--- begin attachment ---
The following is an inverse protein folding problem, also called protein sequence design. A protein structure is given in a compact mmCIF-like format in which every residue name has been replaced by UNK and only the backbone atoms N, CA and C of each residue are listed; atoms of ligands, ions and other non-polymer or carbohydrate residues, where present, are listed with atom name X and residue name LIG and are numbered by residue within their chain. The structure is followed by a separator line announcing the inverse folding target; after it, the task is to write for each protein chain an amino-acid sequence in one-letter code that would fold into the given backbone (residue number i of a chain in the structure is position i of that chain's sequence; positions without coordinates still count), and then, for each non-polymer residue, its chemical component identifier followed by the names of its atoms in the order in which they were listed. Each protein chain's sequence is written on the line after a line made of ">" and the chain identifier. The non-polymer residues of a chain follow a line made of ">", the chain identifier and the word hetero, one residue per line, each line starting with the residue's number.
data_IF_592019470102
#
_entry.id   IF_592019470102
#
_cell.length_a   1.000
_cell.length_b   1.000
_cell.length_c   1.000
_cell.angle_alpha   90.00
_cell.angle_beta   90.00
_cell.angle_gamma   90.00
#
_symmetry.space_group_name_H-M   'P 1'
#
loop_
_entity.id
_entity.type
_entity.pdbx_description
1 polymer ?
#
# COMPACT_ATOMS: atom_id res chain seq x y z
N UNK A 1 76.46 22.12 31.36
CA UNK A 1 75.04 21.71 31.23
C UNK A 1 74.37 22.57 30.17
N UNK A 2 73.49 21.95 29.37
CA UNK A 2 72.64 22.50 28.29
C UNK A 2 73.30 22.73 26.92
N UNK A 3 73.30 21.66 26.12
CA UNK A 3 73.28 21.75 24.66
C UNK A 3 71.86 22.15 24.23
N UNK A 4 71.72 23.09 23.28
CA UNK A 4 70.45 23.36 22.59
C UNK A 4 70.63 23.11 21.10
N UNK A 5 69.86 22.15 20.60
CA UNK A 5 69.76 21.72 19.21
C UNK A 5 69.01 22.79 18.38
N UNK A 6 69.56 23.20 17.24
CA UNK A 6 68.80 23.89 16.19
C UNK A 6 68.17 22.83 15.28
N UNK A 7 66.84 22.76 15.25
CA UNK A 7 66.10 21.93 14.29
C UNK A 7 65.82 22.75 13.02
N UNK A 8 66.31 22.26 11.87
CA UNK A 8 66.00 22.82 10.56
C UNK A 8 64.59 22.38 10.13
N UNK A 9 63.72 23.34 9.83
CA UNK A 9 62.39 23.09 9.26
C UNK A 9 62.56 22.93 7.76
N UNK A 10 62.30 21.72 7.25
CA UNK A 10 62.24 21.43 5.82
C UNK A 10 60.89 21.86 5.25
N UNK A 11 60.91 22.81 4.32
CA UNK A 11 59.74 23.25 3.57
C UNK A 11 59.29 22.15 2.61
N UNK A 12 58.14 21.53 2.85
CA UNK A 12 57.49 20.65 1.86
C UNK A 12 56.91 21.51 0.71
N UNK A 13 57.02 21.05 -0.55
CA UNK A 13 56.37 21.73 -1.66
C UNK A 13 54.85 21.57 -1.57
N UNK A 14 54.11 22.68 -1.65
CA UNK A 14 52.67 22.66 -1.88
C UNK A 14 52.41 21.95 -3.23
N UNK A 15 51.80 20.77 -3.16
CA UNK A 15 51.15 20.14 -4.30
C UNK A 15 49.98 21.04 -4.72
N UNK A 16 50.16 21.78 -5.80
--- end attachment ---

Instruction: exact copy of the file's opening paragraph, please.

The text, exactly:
The following is an inverse protein folding problem, also called protein sequence design. A protein structure is given in a compact mmCIF-like format in which every residue name has been replaced by UNK and only the backbone atoms N, CA and C of each residue are listed; atoms of ligands, ions and other non-polymer or carbohydrate residues, where present, are listed with atom name X and residue name LIG and are numbered by residue within their chain. The structure is followed by a separator line announcing the inverse folding target; after it, the task is to write for each protein chain an amino-acid sequence in one-letter code that would fold into the given backbone (residue number i of a chain in the structure is position i of that chain's sequence; positions without coordinates still count), and then, for each non-polymer residue, its chemical component identifier followed by the names of its atoms in the order in which they were listed. Each protein chain's sequence is written on the line after a line made of ">" and the chain identifier. The non-polymer residues of a chain follow a line made of ">", the chain identifier and the word hetero, one residue per line, each line starting with the residue's number.